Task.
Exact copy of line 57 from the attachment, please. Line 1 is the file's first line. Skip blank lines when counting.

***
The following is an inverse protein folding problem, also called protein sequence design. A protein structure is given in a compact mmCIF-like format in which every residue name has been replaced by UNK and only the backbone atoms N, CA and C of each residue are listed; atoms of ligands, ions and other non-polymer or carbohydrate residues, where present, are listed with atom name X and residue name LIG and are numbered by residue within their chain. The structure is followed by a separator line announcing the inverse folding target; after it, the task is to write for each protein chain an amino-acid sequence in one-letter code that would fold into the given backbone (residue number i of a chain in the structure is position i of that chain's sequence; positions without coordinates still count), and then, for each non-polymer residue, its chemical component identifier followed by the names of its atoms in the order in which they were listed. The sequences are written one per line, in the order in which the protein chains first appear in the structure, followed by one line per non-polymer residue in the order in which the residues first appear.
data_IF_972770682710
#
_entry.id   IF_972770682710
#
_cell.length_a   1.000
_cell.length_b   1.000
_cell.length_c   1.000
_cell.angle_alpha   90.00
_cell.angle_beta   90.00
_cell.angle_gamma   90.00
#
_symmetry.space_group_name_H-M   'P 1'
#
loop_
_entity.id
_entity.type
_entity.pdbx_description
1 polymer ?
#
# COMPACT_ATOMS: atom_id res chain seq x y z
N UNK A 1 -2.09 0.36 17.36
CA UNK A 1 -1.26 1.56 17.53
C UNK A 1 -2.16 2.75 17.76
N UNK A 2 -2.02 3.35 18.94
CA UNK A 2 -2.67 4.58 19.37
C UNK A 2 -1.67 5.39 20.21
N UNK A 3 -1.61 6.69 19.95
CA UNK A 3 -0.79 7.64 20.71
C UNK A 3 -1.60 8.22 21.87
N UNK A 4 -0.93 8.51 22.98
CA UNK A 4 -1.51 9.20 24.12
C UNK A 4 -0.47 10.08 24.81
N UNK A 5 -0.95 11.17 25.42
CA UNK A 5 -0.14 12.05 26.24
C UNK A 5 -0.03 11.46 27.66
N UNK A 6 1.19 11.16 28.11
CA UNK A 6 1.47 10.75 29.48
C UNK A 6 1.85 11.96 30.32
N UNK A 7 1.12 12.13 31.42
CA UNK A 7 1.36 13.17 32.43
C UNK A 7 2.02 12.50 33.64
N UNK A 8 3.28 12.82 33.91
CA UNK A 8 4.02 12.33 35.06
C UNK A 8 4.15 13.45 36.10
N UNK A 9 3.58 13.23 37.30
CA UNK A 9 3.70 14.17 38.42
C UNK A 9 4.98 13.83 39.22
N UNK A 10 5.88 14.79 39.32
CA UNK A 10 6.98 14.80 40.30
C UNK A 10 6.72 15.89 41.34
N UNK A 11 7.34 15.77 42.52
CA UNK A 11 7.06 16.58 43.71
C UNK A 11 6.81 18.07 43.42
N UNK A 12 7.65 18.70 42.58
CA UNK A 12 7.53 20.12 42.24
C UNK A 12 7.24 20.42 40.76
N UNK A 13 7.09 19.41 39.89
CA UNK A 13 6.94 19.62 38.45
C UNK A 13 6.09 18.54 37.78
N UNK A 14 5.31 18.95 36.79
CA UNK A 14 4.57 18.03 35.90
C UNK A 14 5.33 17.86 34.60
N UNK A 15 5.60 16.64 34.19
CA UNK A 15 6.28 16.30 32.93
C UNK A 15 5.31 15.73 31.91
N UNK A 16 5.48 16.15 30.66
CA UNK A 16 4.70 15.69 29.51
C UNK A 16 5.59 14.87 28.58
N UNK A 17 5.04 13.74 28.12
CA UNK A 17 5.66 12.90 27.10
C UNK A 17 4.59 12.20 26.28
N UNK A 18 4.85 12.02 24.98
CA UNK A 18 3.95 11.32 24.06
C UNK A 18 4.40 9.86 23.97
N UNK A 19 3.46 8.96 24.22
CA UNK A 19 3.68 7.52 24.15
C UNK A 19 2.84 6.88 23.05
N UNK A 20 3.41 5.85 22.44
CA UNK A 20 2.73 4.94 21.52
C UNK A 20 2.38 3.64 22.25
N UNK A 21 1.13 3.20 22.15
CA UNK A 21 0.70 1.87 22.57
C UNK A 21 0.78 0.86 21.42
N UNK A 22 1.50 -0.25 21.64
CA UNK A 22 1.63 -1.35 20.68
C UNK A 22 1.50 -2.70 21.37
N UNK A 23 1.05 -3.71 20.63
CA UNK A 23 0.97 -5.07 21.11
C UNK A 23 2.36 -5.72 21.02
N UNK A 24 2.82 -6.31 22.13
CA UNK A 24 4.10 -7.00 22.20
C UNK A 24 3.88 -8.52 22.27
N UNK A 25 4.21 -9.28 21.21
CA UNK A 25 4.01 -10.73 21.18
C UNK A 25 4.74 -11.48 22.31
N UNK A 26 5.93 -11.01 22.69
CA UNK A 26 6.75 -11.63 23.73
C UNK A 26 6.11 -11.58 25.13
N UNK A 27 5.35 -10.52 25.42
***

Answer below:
C UNK A 12 7.24 20.42 40.76